Franchise Buying Guide

Get in the Game

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If you're looking for a more aggressive role in the franchise system, you could check into becoming a master franchisee. The details of the master franchisee concept differ from one system to the next, but the basics are the same: A master franchisee is appointed to serve as a local or regional representative of the franchisor, providing training and field support, and is compensated for those services, often by receiving a percentage of the royalty revenue generated in the assigned territory. The master franchisee may also have recruiting responsibilities, generating commissions on franchise sales made from his or her efforts.

The appointment as a master franchisee is usually extended to existing franchise owners who prove successful in their operations and are interested in expanding their involvement in the system. If you enjoy teaching and want to super-size the return on your franchise investment, inquire about master franchise programs.

It's the involvement in franchise sales that draws many investors to master franchise programs, and it is there that the law imposes the most restrictions. As a third party participating in a franchise sale, the master franchisee will be considered a "franchise broker" and, as such, must be included in the company's Uniform Franchise Offering Circular, disclosing business experience and litigation history. The franchisor must submit a "salesman disclosure" form to most registration states. In a few states, a broker must independently register with state authorities.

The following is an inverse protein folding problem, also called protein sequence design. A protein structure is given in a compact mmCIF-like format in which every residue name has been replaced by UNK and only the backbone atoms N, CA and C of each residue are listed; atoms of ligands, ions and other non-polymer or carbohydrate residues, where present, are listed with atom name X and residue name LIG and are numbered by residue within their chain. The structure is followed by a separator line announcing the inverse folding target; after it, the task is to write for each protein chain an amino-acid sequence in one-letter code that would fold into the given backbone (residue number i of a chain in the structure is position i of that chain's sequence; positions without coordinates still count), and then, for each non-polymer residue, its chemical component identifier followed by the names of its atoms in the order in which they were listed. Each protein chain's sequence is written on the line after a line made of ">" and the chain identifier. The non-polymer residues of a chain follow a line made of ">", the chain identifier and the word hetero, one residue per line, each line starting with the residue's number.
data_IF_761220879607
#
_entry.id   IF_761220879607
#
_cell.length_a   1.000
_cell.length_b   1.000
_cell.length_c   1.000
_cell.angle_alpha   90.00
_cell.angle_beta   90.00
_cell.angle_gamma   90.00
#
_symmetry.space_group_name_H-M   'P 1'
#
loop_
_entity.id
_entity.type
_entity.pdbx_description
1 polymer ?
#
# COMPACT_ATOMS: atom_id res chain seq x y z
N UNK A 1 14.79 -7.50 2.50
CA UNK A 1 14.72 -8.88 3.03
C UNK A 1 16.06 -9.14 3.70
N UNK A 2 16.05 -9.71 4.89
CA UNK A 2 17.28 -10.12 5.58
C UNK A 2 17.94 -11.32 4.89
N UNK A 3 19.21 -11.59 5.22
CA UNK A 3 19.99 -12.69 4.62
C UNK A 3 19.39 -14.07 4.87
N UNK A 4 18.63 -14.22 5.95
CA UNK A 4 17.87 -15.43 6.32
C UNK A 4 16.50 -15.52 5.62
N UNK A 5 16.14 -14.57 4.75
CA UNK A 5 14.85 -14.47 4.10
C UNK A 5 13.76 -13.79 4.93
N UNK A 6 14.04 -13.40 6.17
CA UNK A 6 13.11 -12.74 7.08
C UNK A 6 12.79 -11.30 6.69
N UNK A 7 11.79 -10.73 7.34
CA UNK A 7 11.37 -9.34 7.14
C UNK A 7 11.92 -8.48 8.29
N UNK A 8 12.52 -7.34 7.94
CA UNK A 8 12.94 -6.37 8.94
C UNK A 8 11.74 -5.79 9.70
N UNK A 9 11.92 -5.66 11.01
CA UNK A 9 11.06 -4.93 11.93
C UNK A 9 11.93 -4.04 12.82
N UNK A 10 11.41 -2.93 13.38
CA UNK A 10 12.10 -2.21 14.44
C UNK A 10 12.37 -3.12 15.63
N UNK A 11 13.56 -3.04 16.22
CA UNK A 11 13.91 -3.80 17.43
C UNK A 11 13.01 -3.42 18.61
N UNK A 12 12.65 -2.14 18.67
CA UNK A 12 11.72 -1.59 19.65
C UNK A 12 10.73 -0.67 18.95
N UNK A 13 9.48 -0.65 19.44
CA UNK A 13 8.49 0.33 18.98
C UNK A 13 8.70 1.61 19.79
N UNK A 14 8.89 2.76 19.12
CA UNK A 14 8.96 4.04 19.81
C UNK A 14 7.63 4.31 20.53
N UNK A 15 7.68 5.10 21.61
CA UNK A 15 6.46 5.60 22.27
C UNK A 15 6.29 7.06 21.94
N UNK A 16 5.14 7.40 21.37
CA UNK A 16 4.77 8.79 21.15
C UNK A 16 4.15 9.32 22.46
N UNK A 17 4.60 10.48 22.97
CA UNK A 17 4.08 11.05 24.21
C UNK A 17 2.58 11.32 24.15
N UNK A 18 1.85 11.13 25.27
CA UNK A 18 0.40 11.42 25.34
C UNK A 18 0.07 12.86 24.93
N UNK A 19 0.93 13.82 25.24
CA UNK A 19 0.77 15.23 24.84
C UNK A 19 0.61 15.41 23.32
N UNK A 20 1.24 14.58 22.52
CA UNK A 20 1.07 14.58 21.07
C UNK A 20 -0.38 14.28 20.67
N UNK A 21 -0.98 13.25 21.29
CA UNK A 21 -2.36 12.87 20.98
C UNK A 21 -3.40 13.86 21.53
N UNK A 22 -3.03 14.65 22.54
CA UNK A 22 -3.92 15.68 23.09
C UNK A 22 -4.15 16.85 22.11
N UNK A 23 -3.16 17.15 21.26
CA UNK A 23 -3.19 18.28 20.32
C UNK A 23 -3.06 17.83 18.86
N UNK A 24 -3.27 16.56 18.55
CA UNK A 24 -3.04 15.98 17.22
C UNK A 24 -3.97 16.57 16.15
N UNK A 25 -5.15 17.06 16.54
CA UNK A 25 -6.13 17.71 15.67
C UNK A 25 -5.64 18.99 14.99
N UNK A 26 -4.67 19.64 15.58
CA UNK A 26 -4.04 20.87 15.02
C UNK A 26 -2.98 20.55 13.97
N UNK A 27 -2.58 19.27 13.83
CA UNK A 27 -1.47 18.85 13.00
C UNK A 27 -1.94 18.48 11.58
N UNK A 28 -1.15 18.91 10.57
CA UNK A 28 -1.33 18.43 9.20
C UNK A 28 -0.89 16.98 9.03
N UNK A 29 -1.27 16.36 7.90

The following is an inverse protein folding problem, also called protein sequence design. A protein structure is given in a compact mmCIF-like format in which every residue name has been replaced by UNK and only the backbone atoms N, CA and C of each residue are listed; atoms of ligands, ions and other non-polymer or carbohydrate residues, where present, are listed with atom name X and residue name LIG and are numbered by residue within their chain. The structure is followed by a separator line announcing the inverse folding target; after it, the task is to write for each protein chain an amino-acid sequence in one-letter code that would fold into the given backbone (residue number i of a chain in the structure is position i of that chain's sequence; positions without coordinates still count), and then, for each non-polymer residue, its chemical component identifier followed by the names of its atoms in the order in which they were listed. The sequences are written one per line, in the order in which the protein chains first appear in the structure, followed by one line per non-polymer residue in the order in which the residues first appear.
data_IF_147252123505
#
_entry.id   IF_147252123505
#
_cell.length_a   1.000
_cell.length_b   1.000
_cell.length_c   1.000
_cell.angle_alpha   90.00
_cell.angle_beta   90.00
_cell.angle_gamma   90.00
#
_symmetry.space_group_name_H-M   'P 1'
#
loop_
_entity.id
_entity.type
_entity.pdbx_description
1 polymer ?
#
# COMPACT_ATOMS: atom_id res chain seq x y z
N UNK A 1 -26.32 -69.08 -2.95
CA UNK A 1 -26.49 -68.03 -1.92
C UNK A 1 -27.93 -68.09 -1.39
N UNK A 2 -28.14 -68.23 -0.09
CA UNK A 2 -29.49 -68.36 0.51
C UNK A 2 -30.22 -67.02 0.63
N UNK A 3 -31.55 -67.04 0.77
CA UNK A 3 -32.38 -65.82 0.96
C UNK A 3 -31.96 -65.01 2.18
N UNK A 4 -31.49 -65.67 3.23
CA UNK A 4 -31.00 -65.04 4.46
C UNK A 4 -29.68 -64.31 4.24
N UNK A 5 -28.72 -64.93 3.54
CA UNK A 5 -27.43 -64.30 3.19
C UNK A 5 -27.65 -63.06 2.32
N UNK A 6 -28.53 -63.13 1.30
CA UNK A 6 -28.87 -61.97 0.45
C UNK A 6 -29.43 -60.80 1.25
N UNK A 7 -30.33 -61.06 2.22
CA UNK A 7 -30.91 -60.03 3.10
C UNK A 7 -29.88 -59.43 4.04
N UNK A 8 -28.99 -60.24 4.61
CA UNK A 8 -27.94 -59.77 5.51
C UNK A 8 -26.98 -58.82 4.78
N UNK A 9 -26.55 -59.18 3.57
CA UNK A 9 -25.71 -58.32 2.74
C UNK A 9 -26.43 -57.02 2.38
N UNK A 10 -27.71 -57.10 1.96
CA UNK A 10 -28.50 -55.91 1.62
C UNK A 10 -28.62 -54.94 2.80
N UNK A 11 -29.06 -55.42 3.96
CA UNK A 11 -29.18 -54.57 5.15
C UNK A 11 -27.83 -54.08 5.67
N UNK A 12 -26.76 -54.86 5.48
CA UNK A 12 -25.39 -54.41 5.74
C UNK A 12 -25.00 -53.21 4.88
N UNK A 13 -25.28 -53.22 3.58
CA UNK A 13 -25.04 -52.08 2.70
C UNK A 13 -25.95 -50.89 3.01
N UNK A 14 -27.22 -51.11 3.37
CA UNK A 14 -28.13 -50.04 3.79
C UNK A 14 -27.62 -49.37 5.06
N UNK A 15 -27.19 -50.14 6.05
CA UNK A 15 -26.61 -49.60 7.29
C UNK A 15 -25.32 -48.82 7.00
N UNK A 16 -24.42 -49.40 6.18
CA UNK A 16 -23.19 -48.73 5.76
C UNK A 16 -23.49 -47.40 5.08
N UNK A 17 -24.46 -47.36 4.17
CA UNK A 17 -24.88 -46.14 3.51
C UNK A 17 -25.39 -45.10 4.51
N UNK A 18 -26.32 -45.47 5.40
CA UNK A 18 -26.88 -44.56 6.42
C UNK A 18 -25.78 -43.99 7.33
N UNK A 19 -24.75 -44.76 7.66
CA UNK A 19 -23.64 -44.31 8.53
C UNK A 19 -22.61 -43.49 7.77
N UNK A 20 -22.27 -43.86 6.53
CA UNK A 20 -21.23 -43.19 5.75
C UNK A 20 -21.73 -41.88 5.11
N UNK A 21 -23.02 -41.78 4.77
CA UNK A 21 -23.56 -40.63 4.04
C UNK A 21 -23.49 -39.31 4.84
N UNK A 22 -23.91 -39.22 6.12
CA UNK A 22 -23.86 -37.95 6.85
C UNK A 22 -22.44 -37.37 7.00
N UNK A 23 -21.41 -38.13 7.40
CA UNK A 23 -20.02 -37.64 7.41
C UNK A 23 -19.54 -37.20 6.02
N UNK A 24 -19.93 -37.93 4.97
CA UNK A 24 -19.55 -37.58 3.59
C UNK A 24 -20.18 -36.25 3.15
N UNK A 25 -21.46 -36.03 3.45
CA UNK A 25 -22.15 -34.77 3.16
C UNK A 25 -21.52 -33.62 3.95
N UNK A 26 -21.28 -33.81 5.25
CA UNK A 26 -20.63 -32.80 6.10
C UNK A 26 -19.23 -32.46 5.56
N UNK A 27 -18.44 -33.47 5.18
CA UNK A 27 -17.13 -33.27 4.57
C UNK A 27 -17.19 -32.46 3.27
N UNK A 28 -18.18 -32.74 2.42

A master franchise is often confused with a subfranchising program, but there's one important distinction: A subfranchisor offers and sells franchises directly, for its own account; and, of course, a master franchisee does not sell franchises directly. A master franchisee typically generates leads, meets with and qualifies prospective franchisees, and sends them on to the franchisor for closing.

A master franchisee is the utility infielder of franchising. Success is measured by the ability to manage, teach and recruit, while continuing to operate your own franchise business successfully.


Giannini enjoys the freedom that being a master franchisee grants him. Because he is free to set his own schedule, he can juggle working at Action's head office-helping other master franchisees-with running additional businesses on the side, including a real estate and investment business. "There's a fairly quick educational process," says Giannini. "What's important is that you've got that entrepreneurial attitude-that you'll go out there and get it done, whatever it takes." He points out that his royalty from the sale of each franchise is fixed. In contrast, a regular franchisee chooses the monthly rate to charge clients and is, therefore, more in control of his or her income.

Giannini advises potential master franchisees to look ahead 10 years, examine their vision, then speak with different franchisees. Giannini says of becoming a master franchisee, "I [believed] I could help people more by being able to sell multiple franchises and have a lot of people helping business owners rather than just me. My vision better suited the master franchisee side than the individual franchisee side."

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This article was originally published in the January 2005 print edition of Entrepreneur with the headline: Get in the Game.

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